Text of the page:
Christianity and Buddhism both grew from the crucibleofMitraism. Amyntas was linked to the Cult of Magna Mater which had a great impact in Rome but Amyntas and Hermaeus were influenced by the Cults of Mēn, Attis and Zeus-Mitra/Mithra.
St. Matthew, St. Luke and St. Barnabas
The ‘sinner’ St. Matthew was clearly Matius cited by Cicero. “Render unto Caesar the things which are Caesar’s, and unto God the things that are God’s” says St Matthew ( 22:21). It is difficult not to see the similarity of ethos in Matius’ letters. Like Matius St. Mathew was a tax-collector and a rich man. St. Luke may have been and the priest-king Lycomedes. Mithradates, Pharnaces, Pharnabazus etc were timeless names. Thus St. Barnabas may have been Darius, son of Pharnaces II who was also called Pharnaces or Pharnabazus. He may have been the same as Barabbas the prisoner who was set free before Jesus’ crucifixion.
Virgin Mary, the Great Mother of Pessinus and Attis
The radiant figure of Virgin Mary has no place in Judaism of Galilee but comes alive in Epheseus-Pessinus. Thechief priestess of Pessinus Adobogiona was the daughter of the Celtic King Deiotarus and her eminence is proven by that she and her husband werehonoured in antiquity by a group of people who can be seen as the first Christians. Pessinus was also the seat of Attis, who was born of a virgin like Jesus, and is also depicted as sitting on hismother’s lap. This is the background of Jesus’ miraculous birth which has counterparts in the Pali legends. Attis was fed by a goat and was brought up among shepherds.
Chronology and Geography – the Two Eyes of History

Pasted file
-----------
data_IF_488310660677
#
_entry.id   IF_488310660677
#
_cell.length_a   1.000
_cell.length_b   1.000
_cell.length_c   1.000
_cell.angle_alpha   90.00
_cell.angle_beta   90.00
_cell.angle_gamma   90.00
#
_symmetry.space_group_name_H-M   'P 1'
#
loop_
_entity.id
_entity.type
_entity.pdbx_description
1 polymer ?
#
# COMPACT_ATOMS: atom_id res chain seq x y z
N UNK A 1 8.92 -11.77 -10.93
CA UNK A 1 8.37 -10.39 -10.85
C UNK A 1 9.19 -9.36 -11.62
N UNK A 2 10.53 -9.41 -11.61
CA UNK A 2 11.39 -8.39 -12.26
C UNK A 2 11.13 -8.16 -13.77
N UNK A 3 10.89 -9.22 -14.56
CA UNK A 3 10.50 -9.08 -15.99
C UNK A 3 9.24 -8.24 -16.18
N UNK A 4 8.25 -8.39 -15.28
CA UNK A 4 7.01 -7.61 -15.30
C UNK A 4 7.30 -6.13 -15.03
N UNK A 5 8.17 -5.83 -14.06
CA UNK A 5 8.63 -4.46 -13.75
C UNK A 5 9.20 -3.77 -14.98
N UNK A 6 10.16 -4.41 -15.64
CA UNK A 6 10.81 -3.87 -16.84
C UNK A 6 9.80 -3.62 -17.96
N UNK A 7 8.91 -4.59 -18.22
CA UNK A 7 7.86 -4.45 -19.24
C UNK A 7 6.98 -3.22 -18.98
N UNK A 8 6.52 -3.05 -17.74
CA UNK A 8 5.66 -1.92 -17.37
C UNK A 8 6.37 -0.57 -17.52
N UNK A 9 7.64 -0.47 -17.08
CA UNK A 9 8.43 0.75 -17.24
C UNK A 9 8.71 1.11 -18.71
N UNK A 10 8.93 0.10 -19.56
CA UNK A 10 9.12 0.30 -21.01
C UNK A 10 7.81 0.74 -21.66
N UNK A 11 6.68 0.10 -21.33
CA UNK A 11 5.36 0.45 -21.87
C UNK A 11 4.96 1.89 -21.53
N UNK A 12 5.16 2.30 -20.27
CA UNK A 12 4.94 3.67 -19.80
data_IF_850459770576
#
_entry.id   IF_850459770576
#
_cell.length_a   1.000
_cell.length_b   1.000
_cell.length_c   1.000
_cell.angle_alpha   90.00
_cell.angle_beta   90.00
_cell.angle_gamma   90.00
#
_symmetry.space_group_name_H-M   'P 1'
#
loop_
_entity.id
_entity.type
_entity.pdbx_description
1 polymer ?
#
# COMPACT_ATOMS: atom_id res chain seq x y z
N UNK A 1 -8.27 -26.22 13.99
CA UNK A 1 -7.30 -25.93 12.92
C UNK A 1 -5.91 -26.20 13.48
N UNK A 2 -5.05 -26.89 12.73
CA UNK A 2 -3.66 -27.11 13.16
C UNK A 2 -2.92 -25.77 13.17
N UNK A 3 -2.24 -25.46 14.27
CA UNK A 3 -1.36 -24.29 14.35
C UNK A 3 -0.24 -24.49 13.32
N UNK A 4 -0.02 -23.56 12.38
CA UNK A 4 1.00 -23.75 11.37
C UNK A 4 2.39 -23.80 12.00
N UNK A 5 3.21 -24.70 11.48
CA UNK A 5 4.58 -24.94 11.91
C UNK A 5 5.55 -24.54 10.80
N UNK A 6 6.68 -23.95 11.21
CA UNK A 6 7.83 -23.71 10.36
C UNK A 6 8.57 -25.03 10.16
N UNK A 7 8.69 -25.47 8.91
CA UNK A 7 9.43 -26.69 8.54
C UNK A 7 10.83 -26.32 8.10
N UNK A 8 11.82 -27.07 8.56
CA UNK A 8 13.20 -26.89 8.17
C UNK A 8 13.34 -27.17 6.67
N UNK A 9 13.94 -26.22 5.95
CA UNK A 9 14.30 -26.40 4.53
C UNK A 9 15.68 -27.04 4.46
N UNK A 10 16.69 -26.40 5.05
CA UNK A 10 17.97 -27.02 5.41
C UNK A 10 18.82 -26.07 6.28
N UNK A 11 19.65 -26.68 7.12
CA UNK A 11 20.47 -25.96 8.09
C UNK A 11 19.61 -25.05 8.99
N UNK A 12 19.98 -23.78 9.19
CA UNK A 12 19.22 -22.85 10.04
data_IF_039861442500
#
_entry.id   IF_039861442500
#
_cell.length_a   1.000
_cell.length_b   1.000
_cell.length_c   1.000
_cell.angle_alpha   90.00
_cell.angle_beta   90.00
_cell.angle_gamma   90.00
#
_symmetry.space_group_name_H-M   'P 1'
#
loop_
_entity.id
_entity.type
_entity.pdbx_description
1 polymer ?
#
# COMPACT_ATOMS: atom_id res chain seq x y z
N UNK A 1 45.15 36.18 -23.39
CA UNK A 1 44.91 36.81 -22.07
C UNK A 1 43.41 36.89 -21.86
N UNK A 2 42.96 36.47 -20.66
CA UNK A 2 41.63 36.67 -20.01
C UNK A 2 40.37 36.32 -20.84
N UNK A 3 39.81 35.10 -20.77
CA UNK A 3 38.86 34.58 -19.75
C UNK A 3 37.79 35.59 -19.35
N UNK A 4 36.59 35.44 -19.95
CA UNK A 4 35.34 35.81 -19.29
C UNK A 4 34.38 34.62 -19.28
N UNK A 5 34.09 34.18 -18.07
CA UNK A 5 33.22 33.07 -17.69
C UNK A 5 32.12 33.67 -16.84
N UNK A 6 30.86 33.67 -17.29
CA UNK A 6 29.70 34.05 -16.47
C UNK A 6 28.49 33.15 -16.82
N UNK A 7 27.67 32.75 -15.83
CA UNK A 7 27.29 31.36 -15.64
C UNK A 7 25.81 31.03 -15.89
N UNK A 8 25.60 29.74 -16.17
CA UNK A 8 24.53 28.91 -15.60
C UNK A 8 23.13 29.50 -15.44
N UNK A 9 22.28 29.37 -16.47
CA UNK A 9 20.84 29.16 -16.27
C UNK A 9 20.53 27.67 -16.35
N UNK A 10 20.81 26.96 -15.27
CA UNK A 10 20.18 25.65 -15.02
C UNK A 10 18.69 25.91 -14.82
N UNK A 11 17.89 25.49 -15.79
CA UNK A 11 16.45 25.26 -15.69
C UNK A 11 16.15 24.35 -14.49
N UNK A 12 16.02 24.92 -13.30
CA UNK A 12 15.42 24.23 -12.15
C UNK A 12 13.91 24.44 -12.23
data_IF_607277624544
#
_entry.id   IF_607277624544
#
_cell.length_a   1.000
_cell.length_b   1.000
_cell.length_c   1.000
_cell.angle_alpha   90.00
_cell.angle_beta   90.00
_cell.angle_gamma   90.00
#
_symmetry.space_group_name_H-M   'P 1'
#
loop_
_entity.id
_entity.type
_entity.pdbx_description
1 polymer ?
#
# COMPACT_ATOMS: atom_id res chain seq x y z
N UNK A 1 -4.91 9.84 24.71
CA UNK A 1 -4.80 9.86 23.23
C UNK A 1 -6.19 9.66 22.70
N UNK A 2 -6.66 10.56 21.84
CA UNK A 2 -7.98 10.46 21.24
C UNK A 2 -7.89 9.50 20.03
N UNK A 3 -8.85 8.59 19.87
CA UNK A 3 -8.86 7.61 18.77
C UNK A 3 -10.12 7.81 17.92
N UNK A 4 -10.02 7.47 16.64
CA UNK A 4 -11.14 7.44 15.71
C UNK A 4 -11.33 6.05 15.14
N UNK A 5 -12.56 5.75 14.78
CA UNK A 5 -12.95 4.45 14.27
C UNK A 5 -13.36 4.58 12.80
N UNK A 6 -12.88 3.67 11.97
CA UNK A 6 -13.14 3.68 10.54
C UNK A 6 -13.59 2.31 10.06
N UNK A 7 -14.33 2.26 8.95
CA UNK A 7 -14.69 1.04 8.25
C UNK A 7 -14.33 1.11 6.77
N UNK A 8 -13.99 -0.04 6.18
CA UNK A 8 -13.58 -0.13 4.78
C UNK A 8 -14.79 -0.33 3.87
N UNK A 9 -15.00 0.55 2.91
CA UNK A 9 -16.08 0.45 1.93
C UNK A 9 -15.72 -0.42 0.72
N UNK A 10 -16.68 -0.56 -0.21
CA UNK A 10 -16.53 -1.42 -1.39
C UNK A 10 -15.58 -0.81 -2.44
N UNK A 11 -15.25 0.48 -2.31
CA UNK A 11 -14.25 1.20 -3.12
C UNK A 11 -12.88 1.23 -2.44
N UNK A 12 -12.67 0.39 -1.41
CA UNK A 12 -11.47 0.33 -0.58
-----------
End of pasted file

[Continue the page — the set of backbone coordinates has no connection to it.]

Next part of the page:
Geographical and chronological errors devastate history. Bithynia and Isauria can be seen as the echoes of Bethlehem andIsa. Part of the OT pertains to Galilee-Judea but as the great E.A. Speiser not-ed, the Book of Genesis does not. The NT is totally different in spirit but to know the true Jesus it is essential to replace Galilee by Galatia. A close associate of Jesus was Mary Magdalene but no one knows where Magadan (Mat 15:39) or Magdala was. Magadan echoes distant Magadha but the biblical Magadan may have been in the Pontus region near Galatia ruled by the Mithradatic kings who were from Magadha. The archaeologists have found almost nothing in Nazareth. The name is not mentioned in the OT or other rabbinic texts. The gospel of John first refers to it but he had strong links with Epheseus and his Nazareth could have been Nagara not far from Epheseus. The author of Revelations mentions Patmos which is near Epheseus. Another Nagara was Alexandria Kapisa, the capital of Amyntas Nikator.
Epheseus was ruled by the Seleucids who were close to the Mau-ryas but came under the Romans after Attalus. It was often hostile to the Romans. In 88 B.C. the Ephesians welcomed Mithridates VI Eupator as savior and 80,000 Romans are said to have been killed. This shows the link of Jesus Amyntas, who was a client king of the Romans, but was related to Mithradates Chrestus, with Epheseus.
Gospel Chronology is widely suspected; Guignebert pointed to an error of +15 years, but if one ventures a little farther back, Jesus, St. Paul, St. Mark, St. Thomas and many other associates magically appear as radiant historical figures. Iśa Amen, the Jesus of history, was from Asia Minor. The only way of shaking offtheJinxthat has dogged Christianity for ages is to scrap the birth-date of0AD.